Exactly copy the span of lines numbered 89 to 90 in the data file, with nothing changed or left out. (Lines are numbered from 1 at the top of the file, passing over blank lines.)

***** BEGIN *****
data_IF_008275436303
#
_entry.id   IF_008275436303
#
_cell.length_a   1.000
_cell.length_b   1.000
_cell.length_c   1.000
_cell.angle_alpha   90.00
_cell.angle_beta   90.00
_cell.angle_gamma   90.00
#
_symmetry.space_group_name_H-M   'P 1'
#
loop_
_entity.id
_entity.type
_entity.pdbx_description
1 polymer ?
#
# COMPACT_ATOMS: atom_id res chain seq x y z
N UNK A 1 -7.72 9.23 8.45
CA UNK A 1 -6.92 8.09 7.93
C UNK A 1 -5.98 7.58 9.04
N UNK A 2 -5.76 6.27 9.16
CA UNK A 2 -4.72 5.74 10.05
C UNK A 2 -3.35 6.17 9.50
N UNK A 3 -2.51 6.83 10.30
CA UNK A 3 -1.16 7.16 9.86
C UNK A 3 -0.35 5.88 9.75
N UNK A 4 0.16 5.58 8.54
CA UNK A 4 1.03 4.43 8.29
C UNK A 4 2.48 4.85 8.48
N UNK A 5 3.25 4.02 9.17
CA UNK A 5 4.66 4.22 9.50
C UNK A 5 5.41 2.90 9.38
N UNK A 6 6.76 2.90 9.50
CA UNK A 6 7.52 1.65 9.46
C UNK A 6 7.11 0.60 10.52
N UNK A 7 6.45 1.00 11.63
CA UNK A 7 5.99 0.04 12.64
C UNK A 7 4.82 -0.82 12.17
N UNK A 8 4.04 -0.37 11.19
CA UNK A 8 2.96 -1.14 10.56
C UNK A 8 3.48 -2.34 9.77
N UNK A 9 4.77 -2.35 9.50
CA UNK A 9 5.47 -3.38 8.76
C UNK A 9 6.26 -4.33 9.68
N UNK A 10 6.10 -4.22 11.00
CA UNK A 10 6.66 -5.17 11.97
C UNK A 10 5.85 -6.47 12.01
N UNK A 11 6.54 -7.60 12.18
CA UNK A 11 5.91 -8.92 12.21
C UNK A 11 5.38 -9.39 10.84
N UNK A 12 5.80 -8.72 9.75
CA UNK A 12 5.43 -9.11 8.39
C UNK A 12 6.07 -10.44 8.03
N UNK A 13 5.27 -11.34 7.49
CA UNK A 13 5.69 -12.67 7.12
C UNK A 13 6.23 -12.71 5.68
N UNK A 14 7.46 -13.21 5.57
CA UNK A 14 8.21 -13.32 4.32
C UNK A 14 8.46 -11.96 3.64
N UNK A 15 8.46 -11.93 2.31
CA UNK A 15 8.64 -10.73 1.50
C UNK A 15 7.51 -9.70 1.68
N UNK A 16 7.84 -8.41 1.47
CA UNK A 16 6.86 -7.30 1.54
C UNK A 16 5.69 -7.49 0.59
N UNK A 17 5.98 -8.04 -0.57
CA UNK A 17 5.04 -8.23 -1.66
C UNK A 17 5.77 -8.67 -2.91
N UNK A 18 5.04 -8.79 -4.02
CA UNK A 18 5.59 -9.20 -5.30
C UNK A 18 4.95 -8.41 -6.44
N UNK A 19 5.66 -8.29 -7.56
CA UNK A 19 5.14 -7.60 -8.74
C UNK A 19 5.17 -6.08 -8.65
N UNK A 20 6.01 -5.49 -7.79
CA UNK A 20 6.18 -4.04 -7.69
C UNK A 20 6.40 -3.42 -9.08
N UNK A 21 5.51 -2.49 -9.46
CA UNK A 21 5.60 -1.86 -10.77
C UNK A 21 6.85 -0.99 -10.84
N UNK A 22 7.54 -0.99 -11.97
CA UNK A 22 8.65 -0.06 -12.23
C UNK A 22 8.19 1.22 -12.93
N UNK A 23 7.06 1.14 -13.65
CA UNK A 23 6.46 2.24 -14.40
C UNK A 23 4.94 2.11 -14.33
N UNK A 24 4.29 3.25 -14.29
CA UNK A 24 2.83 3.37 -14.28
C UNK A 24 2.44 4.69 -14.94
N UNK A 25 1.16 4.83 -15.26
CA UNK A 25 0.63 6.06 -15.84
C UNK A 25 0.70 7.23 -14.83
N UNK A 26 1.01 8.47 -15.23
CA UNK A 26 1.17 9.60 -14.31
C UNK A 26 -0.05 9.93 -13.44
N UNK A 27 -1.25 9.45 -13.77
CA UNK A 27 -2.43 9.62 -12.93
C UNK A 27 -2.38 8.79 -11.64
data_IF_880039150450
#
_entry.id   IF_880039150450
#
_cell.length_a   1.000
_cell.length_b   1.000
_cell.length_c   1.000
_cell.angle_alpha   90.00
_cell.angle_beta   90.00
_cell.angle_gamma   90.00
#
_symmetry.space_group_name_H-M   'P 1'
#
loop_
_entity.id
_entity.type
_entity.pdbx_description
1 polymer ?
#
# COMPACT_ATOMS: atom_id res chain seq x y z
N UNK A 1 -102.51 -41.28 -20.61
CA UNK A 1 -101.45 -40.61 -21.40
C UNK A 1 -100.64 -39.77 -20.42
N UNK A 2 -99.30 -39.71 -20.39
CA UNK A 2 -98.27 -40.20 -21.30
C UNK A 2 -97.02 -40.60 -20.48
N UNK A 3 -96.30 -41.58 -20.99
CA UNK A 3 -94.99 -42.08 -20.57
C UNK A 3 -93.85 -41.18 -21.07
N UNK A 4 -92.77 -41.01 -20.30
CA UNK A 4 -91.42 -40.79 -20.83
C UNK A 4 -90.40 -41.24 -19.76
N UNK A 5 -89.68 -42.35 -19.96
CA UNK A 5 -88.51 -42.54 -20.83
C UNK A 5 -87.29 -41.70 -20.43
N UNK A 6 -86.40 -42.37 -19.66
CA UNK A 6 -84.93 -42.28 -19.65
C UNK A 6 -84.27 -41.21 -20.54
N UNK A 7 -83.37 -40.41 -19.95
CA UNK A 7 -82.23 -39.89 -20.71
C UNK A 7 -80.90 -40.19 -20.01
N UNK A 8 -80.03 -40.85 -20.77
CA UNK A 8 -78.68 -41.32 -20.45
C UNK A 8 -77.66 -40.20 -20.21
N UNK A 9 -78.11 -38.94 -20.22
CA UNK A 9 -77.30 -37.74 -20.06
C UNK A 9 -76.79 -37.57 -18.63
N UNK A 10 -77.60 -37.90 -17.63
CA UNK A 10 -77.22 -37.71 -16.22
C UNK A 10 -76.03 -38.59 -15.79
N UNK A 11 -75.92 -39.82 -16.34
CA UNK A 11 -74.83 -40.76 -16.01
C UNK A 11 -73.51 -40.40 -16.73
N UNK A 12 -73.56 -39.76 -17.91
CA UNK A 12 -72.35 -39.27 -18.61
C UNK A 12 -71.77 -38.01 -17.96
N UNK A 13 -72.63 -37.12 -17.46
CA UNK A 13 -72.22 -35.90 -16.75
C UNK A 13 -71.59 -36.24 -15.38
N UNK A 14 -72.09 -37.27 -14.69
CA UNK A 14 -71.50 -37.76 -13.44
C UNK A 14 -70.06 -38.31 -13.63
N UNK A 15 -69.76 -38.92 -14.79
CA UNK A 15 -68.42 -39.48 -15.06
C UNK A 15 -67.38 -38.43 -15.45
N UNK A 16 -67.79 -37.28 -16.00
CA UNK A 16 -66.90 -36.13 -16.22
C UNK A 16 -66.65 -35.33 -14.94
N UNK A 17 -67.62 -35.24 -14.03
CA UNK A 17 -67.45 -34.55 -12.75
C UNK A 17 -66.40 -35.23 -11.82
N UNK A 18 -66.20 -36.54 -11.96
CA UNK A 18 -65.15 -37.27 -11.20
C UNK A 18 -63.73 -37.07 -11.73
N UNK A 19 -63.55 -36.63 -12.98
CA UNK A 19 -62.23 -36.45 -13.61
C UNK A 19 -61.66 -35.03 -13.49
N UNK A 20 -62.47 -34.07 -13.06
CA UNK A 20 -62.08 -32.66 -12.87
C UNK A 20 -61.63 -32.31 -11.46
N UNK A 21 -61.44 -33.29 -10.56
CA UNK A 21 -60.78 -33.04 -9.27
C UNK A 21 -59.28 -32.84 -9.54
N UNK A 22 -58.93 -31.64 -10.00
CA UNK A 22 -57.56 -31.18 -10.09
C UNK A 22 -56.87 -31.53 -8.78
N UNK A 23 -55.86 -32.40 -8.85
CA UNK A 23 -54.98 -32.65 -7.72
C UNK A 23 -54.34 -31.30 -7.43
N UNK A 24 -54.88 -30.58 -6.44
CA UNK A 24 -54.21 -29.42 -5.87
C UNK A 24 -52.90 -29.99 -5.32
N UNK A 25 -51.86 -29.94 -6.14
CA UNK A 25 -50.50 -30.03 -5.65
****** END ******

C UNK A 23 4.94 2.11 -14.33
N UNK A 24 4.29 3.25 -14.29